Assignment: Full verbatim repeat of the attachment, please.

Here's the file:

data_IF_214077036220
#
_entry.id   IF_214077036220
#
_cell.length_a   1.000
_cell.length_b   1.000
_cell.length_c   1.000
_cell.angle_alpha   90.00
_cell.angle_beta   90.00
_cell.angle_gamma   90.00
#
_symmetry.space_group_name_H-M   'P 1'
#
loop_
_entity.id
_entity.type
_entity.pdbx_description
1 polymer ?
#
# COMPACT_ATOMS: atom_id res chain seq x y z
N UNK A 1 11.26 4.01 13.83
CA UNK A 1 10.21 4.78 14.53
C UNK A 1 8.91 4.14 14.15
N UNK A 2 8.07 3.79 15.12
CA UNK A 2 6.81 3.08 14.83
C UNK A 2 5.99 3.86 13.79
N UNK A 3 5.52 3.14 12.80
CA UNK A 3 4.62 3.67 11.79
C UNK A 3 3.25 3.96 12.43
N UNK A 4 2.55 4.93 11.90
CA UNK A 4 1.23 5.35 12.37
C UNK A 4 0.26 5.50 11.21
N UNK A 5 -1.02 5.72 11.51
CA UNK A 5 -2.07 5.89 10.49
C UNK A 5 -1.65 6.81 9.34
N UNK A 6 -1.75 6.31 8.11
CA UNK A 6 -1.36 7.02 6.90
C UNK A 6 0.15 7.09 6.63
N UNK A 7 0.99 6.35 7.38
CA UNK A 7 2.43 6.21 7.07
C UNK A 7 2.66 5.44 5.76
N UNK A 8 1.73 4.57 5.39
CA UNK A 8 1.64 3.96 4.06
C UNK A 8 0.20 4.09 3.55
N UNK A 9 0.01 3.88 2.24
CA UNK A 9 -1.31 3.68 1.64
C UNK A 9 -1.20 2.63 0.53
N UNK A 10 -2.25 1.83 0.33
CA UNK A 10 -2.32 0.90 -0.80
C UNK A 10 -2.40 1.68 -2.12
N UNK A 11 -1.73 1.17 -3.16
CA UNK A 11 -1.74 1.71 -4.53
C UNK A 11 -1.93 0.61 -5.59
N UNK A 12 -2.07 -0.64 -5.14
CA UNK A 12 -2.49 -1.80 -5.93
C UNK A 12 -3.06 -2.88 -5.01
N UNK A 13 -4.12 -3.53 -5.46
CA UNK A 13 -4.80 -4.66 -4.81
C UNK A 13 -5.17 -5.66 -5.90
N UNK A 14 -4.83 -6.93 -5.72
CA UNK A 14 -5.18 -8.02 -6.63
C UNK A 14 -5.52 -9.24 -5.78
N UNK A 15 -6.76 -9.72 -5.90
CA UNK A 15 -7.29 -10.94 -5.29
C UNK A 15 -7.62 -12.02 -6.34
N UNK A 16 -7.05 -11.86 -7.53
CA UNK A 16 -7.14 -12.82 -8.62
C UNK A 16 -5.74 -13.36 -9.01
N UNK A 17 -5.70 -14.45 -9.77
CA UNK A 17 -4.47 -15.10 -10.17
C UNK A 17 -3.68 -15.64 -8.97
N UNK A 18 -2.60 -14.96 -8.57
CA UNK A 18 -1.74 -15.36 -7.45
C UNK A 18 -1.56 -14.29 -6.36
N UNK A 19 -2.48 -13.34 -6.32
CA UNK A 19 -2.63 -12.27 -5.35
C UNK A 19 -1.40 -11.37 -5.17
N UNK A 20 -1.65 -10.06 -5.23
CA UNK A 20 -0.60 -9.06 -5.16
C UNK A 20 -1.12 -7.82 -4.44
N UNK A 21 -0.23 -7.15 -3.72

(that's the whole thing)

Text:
data_IF_214077036220
#
_entry.id   IF_214077036220
#
_cell.length_a   1.000
_cell.length_b   1.000
_cell.length_c   1.000
_cell.angle_alpha   90.00
_cell.angle_beta   90.00
_cell.angle_gamma   90.00
#
_symmetry.space_group_name_H-M   'P 1'
#
loop_
_entity.id
_entity.type
_entity.pdbx_description
1 polymer ?
#
# COMPACT_ATOMS: atom_id res chain seq x y z
N UNK A 1 11.26 4.01 13.83
CA UNK A 1 10.21 4.78 14.53
C UNK A 1 8.91 4.14 14.15
N UNK A 2 8.07 3.79 15.12
CA UNK A 2 6.81 3.08 14.83
C UNK A 2 5.99 3.86 13.79
N UNK A 3 5.52 3.14 12.80
CA UNK A 3 4.62 3.67 11.79
C UNK A 3 3.25 3.96 12.43
N UNK A 4 2.55 4.93 11.90
CA UNK A 4 1.23 5.35 12.37
C UNK A 4 0.26 5.50 11.21
N UNK A 5 -1.02 5.72 11.51
CA UNK A 5 -2.07 5.89 10.49
C UNK A 5 -1.65 6.81 9.34
N UNK A 6 -1.75 6.31 8.11
CA UNK A 6 -1.36 7.02 6.90
C UNK A 6 0.15 7.09 6.63
N UNK A 7 0.99 6.35 7.38
CA UNK A 7 2.43 6.21 7.07
C UNK A 7 2.66 5.44 5.76
N UNK A 8 1.73 4.57 5.39
CA UNK A 8 1.64 3.96 4.06
C UNK A 8 0.20 4.09 3.55
N UNK A 9 0.01 3.88 2.24
CA UNK A 9 -1.31 3.68 1.64
C UNK A 9 -1.20 2.63 0.53
N UNK A 10 -2.25 1.83 0.33
CA UNK A 10 -2.32 0.90 -0.80
C UNK A 10 -2.40 1.68 -2.12
N UNK A 11 -1.73 1.17 -3.16
CA UNK A 11 -1.74 1.71 -4.53
C UNK A 11 -1.93 0.61 -5.59
N UNK A 12 -2.07 -0.64 -5.14
CA UNK A 12 -2.49 -1.80 -5.93
C UNK A 12 -3.06 -2.88 -5.01
N UNK A 13 -4.12 -3.53 -5.46
CA UNK A 13 -4.80 -4.66 -4.81
C UNK A 13 -5.17 -5.66 -5.90
N UNK A 14 -4.83 -6.93 -5.72
CA UNK A 14 -5.18 -8.02 -6.63
C UNK A 14 -5.52 -9.24 -5.78
N UNK A 15 -6.76 -9.72 -5.90
CA UNK A 15 -7.29 -10.94 -5.29
C UNK A 15 -7.62 -12.02 -6.34
N UNK A 16 -7.05 -11.86 -7.53
CA UNK A 16 -7.14 -12.82 -8.62
C UNK A 16 -5.74 -13.36 -9.01
N UNK A 17 -5.70 -14.45 -9.77
CA UNK A 17 -4.47 -15.10 -10.17
C UNK A 17 -3.68 -15.64 -8.97
N UNK A 18 -2.60 -14.96 -8.57
CA UNK A 18 -1.74 -15.36 -7.45
C UNK A 18 -1.56 -14.29 -6.36
N UNK A 19 -2.48 -13.34 -6.32
CA UNK A 19 -2.63 -12.27 -5.35
C UNK A 19 -1.40 -11.37 -5.17
N UNK A 20 -1.65 -10.06 -5.23
CA UNK A 20 -0.60 -9.06 -5.16
C UNK A 20 -1.12 -7.82 -4.44
N UNK A 21 -0.23 -7.15 -3.72